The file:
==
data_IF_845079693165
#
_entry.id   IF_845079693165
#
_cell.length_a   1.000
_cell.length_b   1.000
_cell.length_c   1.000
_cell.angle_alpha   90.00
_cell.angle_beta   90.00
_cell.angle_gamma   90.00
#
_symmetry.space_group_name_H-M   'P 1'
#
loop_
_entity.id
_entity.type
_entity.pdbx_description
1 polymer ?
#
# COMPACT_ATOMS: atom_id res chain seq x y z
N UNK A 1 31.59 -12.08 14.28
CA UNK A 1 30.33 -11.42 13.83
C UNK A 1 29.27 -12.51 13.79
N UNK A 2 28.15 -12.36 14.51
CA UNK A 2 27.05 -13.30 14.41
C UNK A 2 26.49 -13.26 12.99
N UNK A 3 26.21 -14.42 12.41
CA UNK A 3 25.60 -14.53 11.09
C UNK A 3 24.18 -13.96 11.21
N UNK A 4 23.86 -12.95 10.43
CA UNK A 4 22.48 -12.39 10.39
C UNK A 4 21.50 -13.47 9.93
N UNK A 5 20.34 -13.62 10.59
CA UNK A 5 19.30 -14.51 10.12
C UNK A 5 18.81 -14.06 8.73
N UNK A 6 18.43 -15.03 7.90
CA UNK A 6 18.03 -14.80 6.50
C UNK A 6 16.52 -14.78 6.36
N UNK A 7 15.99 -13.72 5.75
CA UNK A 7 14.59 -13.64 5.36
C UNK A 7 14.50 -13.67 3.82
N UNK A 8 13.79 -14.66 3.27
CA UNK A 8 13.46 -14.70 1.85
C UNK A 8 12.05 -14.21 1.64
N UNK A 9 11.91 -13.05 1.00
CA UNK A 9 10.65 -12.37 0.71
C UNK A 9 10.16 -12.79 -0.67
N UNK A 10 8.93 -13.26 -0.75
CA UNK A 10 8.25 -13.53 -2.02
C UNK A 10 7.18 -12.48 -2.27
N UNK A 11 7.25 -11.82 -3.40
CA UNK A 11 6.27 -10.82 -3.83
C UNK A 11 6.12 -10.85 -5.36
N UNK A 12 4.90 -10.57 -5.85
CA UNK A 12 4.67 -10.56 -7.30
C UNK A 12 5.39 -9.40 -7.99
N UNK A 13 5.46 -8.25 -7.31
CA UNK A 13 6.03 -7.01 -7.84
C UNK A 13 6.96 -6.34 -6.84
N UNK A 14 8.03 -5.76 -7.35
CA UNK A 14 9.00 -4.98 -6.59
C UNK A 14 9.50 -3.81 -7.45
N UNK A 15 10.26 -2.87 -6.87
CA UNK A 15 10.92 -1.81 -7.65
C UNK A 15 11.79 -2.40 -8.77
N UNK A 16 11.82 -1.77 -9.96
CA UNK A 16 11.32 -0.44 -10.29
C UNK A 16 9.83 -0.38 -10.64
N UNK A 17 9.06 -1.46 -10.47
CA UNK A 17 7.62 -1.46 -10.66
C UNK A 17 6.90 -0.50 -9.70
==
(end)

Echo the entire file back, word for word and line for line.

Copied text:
data_IF_845079693165
#
_entry.id   IF_845079693165
#
_cell.length_a   1.000
_cell.length_b   1.000
_cell.length_c   1.000
_cell.angle_alpha   90.00
_cell.angle_beta   90.00
_cell.angle_gamma   90.00
#
_symmetry.space_group_name_H-M   'P 1'
#
loop_
_entity.id
_entity.type
_entity.pdbx_description
1 polymer ?
#
# COMPACT_ATOMS: atom_id res chain seq x y z
N UNK A 1 31.59 -12.08 14.28
CA UNK A 1 30.33 -11.42 13.83
C UNK A 1 29.27 -12.51 13.79
N UNK A 2 28.15 -12.36 14.51
CA UNK A 2 27.05 -13.30 14.41
C UNK A 2 26.49 -13.26 12.99
N UNK A 3 26.21 -14.42 12.41
CA UNK A 3 25.60 -14.53 11.09
C UNK A 3 24.18 -13.96 11.21
N UNK A 4 23.86 -12.95 10.43
CA UNK A 4 22.48 -12.39 10.39
C UNK A 4 21.50 -13.47 9.93
N UNK A 5 20.34 -13.62 10.59
CA UNK A 5 19.30 -14.51 10.12
C UNK A 5 18.81 -14.06 8.73
N UNK A 6 18.43 -15.03 7.90
CA UNK A 6 18.03 -14.80 6.50
C UNK A 6 16.52 -14.78 6.36
N UNK A 7 15.99 -13.72 5.75
CA UNK A 7 14.59 -13.64 5.36
C UNK A 7 14.50 -13.67 3.82
N UNK A 8 13.79 -14.66 3.27
CA UNK A 8 13.46 -14.70 1.85
C UNK A 8 12.05 -14.21 1.64
N UNK A 9 11.91 -13.05 1.00
CA UNK A 9 10.65 -12.37 0.71
C UNK A 9 10.16 -12.79 -0.67
N UNK A 10 8.93 -13.26 -0.75
CA UNK A 10 8.25 -13.53 -2.02
C UNK A 10 7.18 -12.48 -2.27
N UNK A 11 7.25 -11.82 -3.40
CA UNK A 11 6.27 -10.82 -3.83
C UNK A 11 6.12 -10.85 -5.36
N UNK A 12 4.90 -10.57 -5.85
CA UNK A 12 4.67 -10.56 -7.30
C UNK A 12 5.39 -9.40 -7.99
N UNK A 13 5.46 -8.25 -7.31
CA UNK A 13 6.03 -7.01 -7.84
C UNK A 13 6.96 -6.34 -6.84
N UNK A 14 8.03 -5.76 -7.35
CA UNK A 14 9.00 -4.98 -6.59
C UNK A 14 9.50 -3.81 -7.45
N UNK A 15 10.26 -2.87 -6.87
CA UNK A 15 10.92 -1.81 -7.65
C UNK A 15 11.79 -2.40 -8.77
N UNK A 16 11.82 -1.77 -9.96
CA UNK A 16 11.32 -0.44 -10.29
C UNK A 16 9.83 -0.38 -10.64
N UNK A 17 9.06 -1.46 -10.47
CA UNK A 17 7.62 -1.46 -10.66
C UNK A 17 6.90 -0.50 -9.70